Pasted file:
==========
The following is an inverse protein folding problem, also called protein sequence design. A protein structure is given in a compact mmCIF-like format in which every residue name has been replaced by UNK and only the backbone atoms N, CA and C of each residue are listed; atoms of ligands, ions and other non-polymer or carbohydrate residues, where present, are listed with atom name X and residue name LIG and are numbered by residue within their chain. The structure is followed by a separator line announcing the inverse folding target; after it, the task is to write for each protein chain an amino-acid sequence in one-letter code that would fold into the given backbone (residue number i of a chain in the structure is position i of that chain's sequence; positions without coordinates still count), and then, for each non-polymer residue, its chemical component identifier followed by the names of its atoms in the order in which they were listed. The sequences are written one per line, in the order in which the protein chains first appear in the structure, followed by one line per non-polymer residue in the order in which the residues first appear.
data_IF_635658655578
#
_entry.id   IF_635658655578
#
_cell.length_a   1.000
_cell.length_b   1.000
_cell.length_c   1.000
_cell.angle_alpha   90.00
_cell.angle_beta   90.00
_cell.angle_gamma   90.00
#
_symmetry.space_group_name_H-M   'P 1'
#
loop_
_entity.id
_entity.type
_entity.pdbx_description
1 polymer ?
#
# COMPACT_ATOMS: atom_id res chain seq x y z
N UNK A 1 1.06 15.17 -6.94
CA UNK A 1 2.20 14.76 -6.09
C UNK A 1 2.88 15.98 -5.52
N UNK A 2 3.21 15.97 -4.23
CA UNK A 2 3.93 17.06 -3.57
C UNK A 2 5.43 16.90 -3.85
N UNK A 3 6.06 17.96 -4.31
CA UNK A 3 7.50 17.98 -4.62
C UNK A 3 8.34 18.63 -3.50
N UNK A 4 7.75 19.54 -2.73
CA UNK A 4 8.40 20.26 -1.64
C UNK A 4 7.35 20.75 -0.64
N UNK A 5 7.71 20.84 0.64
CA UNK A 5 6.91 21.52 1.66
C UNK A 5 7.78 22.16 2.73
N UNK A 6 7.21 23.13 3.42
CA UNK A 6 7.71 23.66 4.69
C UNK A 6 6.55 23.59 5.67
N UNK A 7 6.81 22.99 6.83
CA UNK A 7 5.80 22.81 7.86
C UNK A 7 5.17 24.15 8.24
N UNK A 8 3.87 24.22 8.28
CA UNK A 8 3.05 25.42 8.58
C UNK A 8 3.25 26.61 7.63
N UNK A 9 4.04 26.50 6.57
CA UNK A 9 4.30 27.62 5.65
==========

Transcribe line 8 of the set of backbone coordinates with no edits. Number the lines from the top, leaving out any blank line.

_cell.length_c   1.000